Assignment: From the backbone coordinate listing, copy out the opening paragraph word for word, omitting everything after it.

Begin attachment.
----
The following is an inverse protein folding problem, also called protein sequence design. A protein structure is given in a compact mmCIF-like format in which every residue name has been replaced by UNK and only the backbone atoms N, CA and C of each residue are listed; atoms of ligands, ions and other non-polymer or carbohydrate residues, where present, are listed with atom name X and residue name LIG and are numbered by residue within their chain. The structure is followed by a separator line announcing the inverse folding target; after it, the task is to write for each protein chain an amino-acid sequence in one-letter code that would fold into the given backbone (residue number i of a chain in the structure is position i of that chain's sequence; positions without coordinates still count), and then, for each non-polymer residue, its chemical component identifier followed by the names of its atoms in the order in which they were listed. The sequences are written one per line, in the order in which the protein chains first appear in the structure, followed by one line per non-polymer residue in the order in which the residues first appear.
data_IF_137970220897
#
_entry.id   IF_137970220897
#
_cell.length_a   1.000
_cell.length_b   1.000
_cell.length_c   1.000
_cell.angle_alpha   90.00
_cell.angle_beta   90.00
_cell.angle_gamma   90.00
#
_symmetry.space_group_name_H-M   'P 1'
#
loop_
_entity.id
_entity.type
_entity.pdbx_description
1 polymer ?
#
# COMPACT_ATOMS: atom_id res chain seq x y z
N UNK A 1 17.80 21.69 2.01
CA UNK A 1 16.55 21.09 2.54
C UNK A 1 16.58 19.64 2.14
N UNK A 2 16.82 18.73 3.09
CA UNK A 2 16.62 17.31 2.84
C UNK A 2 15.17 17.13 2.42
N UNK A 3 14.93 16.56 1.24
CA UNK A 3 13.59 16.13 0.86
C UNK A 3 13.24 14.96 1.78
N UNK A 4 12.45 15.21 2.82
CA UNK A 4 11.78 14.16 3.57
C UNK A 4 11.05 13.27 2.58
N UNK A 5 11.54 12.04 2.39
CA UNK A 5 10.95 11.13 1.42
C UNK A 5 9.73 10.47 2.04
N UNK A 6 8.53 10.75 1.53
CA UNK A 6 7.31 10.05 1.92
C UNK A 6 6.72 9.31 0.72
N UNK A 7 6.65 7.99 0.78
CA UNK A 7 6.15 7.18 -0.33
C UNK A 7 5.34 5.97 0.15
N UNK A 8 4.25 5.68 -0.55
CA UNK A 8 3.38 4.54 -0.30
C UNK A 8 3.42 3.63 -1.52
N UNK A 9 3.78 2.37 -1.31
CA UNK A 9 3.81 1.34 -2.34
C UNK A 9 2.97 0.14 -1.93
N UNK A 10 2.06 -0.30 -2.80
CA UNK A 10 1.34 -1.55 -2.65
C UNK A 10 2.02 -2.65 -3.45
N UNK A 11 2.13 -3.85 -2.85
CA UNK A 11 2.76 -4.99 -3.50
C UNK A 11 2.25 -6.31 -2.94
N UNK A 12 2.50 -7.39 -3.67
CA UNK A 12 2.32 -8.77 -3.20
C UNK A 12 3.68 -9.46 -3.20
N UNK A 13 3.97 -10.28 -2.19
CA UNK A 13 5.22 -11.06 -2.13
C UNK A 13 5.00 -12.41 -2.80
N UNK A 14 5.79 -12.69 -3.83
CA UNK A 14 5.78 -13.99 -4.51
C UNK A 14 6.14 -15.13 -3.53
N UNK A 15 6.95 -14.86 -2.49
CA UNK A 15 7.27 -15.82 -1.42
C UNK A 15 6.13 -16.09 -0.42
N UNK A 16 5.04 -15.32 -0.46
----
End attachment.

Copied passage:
The following is an inverse protein folding problem, also called protein sequence design. A protein structure is given in a compact mmCIF-like format in which every residue name has been replaced by UNK and only the backbone atoms N, CA and C of each residue are listed; atoms of ligands, ions and other non-polymer or carbohydrate residues, where present, are listed with atom name X and residue name LIG and are numbered by residue within their chain. The structure is followed by a separator line announcing the inverse folding target; after it, the task is to write for each protein chain an amino-acid sequence in one-letter code that would fold into the given backbone (residue number i of a chain in the structure is position i of that chain's sequence; positions without coordinates still count), and then, for each non-polymer residue, its chemical component identifier followed by the names of its atoms in the order in which they were listed. The sequences are written one per line, in the order in which the protein chains first appear in the structure, followed by one line per non-polymer residue in the order in which the residues first appear.